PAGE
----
The chant started in the fourth quarter of the Knicks-Jazz game the other night, as I sat watching the Knicks pulverize their opponents from my "best seat ever", close to the action. At first, I couldn't make out what the crowd was chanting, but after a few moments it became clear. The crowd was chanting "And-y Rau-tins".
The former Syracuse star has had a bit of a tough time in the NBA. The rookie has only appeared in 5 games for the Knicks since being drafted, and his last appearance took place over a month ago, on Feb 2nd.
Since being drafted, his only claim to fame has been an appearance in a youtube video, lip-synching "We are the NY Knicks" with teammate Landry Fields. But in the game against the Jazz, as the sub team was put in by coach D'Antoni in the 4th quarter, the crowd wanted the kid in there, to show what he could do. Everyone loves an underdog. There's always that last guy on the bench that everyone wants to see get a chance, and Andy is that guy.
The chant was deafening. It seemed like 50% of the crowd was chanting his name, and I joined in. I wanted the 3 point specialist to sink one, to show what he can do.
Moments later, the crowd roared. Andy had gotten up and was ready to check into the game. I felt like I related to the kid for some strange reason. I was more excited at that moment than any other moment in the game.
Why did I feel so emotionally invested in seeing a rookie get into the game?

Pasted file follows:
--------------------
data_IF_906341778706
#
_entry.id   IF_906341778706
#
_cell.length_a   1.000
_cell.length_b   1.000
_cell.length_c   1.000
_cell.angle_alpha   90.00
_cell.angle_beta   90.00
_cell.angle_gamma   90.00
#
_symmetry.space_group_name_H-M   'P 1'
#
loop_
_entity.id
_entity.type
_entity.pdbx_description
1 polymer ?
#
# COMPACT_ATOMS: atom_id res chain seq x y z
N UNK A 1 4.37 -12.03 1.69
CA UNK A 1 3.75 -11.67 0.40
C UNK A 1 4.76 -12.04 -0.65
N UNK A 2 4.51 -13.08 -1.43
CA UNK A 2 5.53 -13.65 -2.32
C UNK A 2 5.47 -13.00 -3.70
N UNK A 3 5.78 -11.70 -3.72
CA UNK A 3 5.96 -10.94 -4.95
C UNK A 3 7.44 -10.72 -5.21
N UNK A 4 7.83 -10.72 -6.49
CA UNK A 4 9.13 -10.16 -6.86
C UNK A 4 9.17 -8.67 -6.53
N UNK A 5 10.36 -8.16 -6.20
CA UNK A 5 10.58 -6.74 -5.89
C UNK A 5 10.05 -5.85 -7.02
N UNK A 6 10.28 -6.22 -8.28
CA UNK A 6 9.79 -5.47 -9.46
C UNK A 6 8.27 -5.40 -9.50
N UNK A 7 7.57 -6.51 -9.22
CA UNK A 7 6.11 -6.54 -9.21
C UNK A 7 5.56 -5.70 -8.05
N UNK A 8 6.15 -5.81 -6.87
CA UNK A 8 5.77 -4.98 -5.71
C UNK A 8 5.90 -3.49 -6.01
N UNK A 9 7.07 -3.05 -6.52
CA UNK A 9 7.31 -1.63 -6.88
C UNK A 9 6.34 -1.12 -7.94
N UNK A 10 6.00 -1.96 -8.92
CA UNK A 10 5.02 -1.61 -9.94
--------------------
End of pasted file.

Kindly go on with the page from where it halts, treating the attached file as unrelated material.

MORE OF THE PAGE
I think now, as I look back on that moment, I felt as if it were me out there checking into the game. I related to the kid at that moment, wanting to achieve something that was difficult…getting a chance to do what you dream of. I felt that if Andy gets into the game, then I can get into the game …whatever my game is.
I realize that this is why we watch sports. To live vicariously through our heroes. To connect with them and experience their ups and downs, and learn lessons for ourselves and our lives.
When I watched my football New York Giants defeat the unbeatable Patriots in the Super Bowl, I felt that if the Giants could do the impossible, I could do something impossible too. It inspired me. And the moment of watching Andy Rautins check into the game inspired me as well.
This seemingly insignificant event may mean little to anyone outside Andy or his family and friends, but in the moment, the mind does not make logic of emotion. It just reacts.
And so, for that moment, I was Andy Rautins.
I felt frustration as he threw a wayward pass out of nervousness and rustiness.
I felt confidence at what I imagined he was telling himself…
"Calm down, you've done this before, a million times for the Orangemen in clutch situations. You're a pro now, a draftee for the NY Knicks….DO IT!"
And I felt joy and redemption as he hit the shot the crowd clamored for.
"I can do this, I BELONG here!"
And for a few minutes in my life, as I sat close to the action, heard the cheers, saw his face and felt all those emotions, I could say that I honestly felt like a player in the NBA. Even if it was in my imagination.